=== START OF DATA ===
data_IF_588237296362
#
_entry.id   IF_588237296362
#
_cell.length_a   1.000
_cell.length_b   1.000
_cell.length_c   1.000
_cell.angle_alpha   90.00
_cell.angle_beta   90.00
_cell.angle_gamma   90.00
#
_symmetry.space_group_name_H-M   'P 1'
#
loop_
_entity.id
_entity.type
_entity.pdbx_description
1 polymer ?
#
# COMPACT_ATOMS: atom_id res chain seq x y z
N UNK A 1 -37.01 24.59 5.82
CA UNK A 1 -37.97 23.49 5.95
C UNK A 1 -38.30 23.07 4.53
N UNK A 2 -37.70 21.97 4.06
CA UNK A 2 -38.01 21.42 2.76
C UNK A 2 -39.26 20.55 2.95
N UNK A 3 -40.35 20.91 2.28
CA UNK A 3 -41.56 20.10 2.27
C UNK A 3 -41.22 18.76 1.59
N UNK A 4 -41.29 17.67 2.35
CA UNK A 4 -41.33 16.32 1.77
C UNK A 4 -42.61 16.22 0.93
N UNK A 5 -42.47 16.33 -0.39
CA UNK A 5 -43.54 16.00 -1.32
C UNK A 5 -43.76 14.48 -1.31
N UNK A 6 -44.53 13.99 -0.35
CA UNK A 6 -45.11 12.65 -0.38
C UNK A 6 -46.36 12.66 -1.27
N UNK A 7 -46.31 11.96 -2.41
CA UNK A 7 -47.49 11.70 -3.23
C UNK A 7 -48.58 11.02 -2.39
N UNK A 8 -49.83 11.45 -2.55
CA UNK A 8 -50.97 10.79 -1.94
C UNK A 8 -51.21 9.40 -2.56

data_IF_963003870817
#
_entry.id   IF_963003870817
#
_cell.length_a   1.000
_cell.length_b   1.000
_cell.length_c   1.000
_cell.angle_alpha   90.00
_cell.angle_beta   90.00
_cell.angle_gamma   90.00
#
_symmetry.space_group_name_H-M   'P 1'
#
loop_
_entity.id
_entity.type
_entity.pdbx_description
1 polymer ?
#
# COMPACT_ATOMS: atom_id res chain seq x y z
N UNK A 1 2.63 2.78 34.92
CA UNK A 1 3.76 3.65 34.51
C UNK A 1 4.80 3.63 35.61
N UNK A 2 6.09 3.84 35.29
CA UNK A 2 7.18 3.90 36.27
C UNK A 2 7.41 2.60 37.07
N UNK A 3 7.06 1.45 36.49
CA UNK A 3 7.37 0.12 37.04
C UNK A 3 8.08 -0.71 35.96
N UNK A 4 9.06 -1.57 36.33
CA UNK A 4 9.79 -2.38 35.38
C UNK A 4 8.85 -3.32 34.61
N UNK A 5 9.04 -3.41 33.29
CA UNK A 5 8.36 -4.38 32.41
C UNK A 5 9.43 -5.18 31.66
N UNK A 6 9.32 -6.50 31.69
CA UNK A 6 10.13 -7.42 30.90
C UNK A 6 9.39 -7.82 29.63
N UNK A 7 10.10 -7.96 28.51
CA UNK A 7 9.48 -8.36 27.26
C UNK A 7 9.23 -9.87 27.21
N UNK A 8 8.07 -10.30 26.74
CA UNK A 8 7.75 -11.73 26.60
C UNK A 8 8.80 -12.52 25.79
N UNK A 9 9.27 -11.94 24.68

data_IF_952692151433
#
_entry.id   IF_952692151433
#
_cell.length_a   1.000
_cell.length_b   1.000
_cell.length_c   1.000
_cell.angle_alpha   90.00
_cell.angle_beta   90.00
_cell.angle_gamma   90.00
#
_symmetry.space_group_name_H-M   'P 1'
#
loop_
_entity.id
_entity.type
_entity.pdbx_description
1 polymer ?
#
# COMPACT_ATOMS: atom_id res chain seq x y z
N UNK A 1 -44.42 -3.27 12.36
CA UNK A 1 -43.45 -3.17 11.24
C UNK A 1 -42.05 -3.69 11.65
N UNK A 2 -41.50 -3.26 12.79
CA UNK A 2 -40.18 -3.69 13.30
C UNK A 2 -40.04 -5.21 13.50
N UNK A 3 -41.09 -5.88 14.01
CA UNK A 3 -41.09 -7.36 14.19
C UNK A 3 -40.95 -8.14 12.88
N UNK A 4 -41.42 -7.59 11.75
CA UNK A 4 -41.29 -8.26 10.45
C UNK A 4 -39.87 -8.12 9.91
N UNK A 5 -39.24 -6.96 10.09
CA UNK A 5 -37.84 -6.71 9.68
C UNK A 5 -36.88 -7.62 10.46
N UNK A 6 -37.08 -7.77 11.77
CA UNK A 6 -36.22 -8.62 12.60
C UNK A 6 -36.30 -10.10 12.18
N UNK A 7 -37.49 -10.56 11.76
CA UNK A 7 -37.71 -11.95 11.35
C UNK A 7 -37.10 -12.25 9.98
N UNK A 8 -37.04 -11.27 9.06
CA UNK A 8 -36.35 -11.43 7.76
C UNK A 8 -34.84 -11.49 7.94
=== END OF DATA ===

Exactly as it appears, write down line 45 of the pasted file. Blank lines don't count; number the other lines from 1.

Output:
data_IF_963003870817